With "Parineeta" (1953), "Daera" (1953), "Ek Hi Raasta" (1956), "Sharda" (1957) and "Dil Apna Aur Preet Parayi" (1960), Meena went from strength to strength playing the suffering woman, the martyr to prefection.In Daera, her barren life and subsequent disintegration underscores the Indian Woman's lack of selfhood and remains one of the great moments of screen acting. In Sharda she gave a tour de force performance as Raj Kapoor's lover who becomes his stepmother. Unfortunately coming in the same year as Mother India, Nargis swept all the awards but the Bombay Film Journalists Association named Meena as their best actress of the year for Sharda.
It is a pity that Meena was known for her tragic roles and she too chose more such roles to cultivate her image of being the great tragidienne because in the few light-hearted films she did in-between like "Azaad" (1955), "Miss Mary" (1957), "Shararat" (1959), and "Kohinoor" (1960) she displayed an unhibitedness that was refreshing to say the least.In these films, her physical movements are free and unrestrained and her dialogue delivery absolutely normal - a stark contrast to the studied mannerisms and passive postures of her tragic roles.
However, it was tragedy that saw Meena Kumari's greatest performance and immortalized her. The film was "Sahib Bibi Aur Ghulam" (1962), produced by Guru Dutt. In "Sahib Bibi Aur Ghulam", the film tells the story of Choti Bahu, the youngest bride in an aristocratic zamindar family who strives to make her errant husband return to her even at the risk of self-destruction .The sequence where "Choti Bahu" dresses for her husband singing is a poignant exploration of a woman's expectations and sexual desire. But Meena was on the road to gradual ruin. She began drinking heavily (like her character Choti Bahu) to a point of no return, but carried on.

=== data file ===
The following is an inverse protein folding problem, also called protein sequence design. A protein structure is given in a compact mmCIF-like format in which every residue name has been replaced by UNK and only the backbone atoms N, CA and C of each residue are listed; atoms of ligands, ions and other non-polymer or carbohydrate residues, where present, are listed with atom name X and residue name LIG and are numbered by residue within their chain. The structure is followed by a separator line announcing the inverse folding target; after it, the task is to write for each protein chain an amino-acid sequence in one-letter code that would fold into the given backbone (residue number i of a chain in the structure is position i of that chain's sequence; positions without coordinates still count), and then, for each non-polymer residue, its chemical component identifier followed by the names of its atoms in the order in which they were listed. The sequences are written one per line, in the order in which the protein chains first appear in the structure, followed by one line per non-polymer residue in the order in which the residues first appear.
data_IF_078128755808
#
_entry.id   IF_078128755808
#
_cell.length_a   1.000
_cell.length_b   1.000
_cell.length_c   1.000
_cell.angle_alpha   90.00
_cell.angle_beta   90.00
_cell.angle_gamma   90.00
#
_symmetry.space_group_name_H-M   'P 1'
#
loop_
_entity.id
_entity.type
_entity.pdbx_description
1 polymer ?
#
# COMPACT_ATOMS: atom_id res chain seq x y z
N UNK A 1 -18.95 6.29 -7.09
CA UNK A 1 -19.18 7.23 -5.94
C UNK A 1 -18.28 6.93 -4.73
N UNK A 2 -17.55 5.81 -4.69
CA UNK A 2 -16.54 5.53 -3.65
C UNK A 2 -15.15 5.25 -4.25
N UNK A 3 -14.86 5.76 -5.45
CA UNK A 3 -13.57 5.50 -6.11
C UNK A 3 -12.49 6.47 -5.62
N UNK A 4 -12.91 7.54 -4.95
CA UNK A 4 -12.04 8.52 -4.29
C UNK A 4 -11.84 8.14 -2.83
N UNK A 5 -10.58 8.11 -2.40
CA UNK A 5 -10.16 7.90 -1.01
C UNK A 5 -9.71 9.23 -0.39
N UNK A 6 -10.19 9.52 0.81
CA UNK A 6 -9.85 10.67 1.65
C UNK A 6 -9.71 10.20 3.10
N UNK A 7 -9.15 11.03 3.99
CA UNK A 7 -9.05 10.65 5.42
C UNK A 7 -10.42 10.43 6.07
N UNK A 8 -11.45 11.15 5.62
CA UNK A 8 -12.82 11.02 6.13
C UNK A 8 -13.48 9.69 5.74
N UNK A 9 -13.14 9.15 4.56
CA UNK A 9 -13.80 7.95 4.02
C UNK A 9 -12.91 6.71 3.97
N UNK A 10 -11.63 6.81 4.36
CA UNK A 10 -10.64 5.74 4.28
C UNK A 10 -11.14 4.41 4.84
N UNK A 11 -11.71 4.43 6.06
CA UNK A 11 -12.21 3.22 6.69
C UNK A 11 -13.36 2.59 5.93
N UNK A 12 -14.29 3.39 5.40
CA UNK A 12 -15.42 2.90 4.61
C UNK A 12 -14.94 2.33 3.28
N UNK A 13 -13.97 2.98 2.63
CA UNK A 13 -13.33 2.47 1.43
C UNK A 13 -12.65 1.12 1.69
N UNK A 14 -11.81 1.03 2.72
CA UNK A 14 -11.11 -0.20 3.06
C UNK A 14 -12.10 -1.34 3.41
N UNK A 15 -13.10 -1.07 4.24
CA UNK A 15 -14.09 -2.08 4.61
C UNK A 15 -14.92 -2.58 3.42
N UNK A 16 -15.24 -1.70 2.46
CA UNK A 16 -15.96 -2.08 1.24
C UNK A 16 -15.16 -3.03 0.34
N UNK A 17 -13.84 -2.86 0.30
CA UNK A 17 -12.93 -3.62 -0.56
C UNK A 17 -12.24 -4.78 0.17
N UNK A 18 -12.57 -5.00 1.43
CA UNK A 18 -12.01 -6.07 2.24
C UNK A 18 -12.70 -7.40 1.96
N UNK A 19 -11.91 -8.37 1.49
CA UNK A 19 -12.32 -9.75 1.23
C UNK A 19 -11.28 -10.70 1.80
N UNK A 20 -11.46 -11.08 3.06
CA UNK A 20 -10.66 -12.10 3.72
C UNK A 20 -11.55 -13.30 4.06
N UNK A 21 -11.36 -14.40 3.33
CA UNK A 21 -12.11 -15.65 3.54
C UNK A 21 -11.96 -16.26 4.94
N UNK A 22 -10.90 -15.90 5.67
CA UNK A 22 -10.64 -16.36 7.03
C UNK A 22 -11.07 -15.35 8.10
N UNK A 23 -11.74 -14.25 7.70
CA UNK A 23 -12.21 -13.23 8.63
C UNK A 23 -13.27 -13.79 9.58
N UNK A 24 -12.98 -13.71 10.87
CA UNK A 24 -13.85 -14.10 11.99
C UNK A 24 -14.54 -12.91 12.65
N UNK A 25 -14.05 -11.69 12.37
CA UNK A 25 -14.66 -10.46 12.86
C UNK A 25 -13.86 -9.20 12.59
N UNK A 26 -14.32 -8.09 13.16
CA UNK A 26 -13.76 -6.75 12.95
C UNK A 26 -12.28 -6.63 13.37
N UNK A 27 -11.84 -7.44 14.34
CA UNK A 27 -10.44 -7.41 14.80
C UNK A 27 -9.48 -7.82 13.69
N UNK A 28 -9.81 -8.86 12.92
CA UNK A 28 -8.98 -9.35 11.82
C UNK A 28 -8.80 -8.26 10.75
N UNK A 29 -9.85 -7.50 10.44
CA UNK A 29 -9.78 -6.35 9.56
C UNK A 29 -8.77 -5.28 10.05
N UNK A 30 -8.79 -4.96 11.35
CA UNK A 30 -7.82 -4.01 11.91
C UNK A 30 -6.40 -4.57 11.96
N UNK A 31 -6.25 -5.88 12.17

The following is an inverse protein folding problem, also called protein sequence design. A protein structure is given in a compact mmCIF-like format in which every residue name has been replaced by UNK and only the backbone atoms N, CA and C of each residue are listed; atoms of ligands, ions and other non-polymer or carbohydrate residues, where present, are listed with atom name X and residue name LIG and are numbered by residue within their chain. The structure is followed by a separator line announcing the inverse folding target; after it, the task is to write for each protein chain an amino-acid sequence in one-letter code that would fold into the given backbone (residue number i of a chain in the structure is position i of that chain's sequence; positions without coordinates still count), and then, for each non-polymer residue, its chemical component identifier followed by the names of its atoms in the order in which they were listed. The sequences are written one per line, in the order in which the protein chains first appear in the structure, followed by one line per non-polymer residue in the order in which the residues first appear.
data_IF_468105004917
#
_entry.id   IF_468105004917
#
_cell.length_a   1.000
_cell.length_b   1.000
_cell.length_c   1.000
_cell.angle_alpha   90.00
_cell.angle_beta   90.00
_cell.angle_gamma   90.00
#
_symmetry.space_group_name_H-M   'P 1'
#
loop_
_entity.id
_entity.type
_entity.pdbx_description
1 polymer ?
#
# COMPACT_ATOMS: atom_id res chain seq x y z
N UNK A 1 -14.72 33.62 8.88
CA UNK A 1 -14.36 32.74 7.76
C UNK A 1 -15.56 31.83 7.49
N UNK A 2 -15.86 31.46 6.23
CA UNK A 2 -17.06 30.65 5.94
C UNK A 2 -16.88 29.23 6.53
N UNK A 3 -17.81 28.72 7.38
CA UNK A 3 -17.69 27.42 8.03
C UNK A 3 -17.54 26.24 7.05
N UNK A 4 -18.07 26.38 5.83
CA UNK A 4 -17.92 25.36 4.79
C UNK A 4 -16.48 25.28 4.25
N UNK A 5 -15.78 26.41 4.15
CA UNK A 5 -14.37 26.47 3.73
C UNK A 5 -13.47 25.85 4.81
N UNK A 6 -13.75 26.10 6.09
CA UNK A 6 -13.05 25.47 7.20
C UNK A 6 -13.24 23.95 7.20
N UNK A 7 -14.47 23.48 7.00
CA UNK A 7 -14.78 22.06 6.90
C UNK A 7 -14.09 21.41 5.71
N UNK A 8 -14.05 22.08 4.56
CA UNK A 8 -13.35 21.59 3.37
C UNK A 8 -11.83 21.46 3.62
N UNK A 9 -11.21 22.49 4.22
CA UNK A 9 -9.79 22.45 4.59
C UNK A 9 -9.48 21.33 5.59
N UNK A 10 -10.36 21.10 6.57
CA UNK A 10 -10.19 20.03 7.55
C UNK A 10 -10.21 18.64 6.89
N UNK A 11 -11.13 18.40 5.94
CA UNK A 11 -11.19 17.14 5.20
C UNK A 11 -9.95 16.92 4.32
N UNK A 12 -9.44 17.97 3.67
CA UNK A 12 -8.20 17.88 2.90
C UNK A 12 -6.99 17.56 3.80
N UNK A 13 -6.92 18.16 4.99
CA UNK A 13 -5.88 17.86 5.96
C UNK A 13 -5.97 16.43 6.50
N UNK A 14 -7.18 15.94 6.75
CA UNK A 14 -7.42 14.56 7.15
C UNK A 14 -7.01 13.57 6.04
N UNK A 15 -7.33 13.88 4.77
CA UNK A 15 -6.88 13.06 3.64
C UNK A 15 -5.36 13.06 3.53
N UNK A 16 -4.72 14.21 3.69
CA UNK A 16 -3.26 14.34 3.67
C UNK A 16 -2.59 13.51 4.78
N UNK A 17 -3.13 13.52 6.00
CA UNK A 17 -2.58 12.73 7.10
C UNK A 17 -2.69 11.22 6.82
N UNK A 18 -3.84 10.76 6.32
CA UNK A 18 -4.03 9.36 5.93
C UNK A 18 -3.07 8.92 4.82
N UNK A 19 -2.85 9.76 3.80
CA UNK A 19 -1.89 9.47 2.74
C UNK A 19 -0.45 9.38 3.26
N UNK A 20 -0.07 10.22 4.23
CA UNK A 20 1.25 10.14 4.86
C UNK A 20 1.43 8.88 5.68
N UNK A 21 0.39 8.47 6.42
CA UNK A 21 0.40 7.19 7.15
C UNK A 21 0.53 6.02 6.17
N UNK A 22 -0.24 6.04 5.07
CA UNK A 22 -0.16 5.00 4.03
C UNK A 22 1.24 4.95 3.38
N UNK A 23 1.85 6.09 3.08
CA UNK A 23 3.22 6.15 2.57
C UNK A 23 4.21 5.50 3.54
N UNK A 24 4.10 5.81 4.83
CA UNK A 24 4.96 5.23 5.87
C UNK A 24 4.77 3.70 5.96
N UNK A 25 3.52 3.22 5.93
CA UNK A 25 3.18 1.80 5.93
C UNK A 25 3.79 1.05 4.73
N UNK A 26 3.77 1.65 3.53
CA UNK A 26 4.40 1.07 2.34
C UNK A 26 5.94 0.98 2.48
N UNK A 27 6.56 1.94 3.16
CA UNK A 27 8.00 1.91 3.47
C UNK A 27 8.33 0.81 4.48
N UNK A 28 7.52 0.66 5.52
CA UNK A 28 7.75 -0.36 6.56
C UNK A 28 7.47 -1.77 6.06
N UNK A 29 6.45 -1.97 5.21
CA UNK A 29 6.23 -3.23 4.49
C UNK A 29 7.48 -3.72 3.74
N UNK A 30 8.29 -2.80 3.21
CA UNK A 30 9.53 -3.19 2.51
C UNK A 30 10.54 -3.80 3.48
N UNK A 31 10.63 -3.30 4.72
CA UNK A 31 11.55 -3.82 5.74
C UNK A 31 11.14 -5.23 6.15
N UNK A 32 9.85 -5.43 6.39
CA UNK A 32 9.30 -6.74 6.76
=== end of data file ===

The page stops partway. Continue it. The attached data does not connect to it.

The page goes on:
That year, Meena Kumari made history as she garnered all three Best Actress nominations for the Filmfare Award- for "Aarti" (1962), "Main Chup Rahoongi" (1962), and of course "Sahib Bibi Aur Ghulam" (1962)- for which she won the award. However, the common factors between the actress's life and "Choti Bahu" are too dramatic to be merely coincidental - the estranged marital relationship, the taking of alcohol, younger male company, the craving to be understood and loved by all, are elements in Meena Kumari's own life. Elements which were mythicized in the film world in the 1960s.
While on the professional front, the emphatic success of "Dil Ek Mandir" (1963), "Kajal" (1965), and "Phool Aur Patthar" (1966) kept her a top star. Meena increasingly relied on the intimate kindness of younger men like Dharmendra and often dulled her senses with liquor. Her image grew in dimension as she was now widely seen as an eternal martyr. Meena spent the last years of her life playing the doomed diva. With heavy drinking she had lost her looks and she began playing character roles in potboilers like "Jawab" (1970) and "Dushmun" (1971). A talented poetess in her own right, she recorded a disc of her Urdu poems - I write, I recite.
She came up with a strong portrayal of an old woman caught between two street gangs of frustrated, unemployed youth, whose killing finally makes them realise the futility of violence in Gulzar's directorial debut Mere Apne (1971) and realised she had a limited time left and went out of her way to complete what has now become a cult classic - Pakeezah (1972). Pakeezah finally released in February, 1972 and opened to a lukewarm response. However after Meena Kumari's death a month after the film's release, it became a hit.